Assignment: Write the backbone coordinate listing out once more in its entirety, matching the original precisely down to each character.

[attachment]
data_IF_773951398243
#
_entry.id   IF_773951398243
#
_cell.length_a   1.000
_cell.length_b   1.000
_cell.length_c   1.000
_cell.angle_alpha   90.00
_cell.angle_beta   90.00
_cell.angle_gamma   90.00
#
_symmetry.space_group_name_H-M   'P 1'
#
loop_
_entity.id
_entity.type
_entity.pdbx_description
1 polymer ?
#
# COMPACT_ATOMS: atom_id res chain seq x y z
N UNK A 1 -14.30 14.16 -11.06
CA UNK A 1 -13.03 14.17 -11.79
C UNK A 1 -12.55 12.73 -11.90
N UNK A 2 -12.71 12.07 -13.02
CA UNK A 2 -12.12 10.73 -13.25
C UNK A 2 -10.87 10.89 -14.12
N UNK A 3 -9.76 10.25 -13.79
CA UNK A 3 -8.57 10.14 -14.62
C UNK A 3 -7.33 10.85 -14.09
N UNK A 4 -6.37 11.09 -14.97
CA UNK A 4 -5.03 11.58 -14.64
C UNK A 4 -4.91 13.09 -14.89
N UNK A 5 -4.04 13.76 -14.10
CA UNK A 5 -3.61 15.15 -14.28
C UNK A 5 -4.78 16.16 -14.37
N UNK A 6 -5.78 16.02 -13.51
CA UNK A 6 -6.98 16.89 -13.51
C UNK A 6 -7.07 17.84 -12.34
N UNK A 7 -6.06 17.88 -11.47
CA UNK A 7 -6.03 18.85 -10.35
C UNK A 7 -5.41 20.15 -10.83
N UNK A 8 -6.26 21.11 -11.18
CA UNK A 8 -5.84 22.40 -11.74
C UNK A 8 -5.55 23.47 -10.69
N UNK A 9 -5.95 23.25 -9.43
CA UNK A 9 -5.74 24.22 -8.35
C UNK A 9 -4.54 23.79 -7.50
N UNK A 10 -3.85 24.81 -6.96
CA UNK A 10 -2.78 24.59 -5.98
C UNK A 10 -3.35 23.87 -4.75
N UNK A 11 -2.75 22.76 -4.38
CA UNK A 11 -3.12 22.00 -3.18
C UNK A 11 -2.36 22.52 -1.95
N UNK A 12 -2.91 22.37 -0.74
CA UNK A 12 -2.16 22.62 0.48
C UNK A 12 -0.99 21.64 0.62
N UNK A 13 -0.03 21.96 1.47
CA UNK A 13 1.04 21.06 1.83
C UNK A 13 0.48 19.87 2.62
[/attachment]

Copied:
data_IF_773951398243
#
_entry.id   IF_773951398243
#
_cell.length_a   1.000
_cell.length_b   1.000
_cell.length_c   1.000
_cell.angle_alpha   90.00
_cell.angle_beta   90.00
_cell.angle_gamma   90.00
#
_symmetry.space_group_name_H-M   'P 1'
#
loop_
_entity.id
_entity.type
_entity.pdbx_description
1 polymer ?
#
# COMPACT_ATOMS: atom_id res chain seq x y z
N UNK A 1 -14.30 14.16 -11.06
CA UNK A 1 -13.03 14.17 -11.79
C UNK A 1 -12.55 12.73 -11.90
N UNK A 2 -12.71 12.07 -13.02
CA UNK A 2 -12.12 10.73 -13.25
C UNK A 2 -10.87 10.89 -14.12
N UNK A 3 -9.76 10.25 -13.79
CA UNK A 3 -8.57 10.14 -14.62
C UNK A 3 -7.33 10.85 -14.09
N UNK A 4 -6.37 11.09 -14.97
CA UNK A 4 -5.03 11.58 -14.64
C UNK A 4 -4.91 13.09 -14.89
N UNK A 5 -4.04 13.76 -14.10
CA UNK A 5 -3.61 15.15 -14.28
C UNK A 5 -4.78 16.16 -14.37
N UNK A 6 -5.78 16.02 -13.51
CA UNK A 6 -6.98 16.89 -13.51
C UNK A 6 -7.07 17.84 -12.34
N UNK A 7 -6.06 17.88 -11.47
CA UNK A 7 -6.03 18.85 -10.35
C UNK A 7 -5.41 20.15 -10.83
N UNK A 8 -6.26 21.11 -11.18
CA UNK A 8 -5.84 22.40 -11.74
C UNK A 8 -5.55 23.47 -10.69
N UNK A 9 -5.95 23.25 -9.43
CA UNK A 9 -5.74 24.22 -8.35
C UNK A 9 -4.54 23.79 -7.50
N UNK A 10 -3.85 24.81 -6.96
CA UNK A 10 -2.78 24.59 -5.98
C UNK A 10 -3.35 23.87 -4.75
N UNK A 11 -2.75 22.76 -4.38
CA UNK A 11 -3.12 22.00 -3.18
C UNK A 11 -2.36 22.52 -1.95
N UNK A 12 -2.91 22.37 -0.74
CA UNK A 12 -2.16 22.62 0.48
C UNK A 12 -0.99 21.64 0.62
N UNK A 13 -0.03 21.96 1.47
CA UNK A 13 1.04 21.06 1.83
C UNK A 13 0.48 19.87 2.62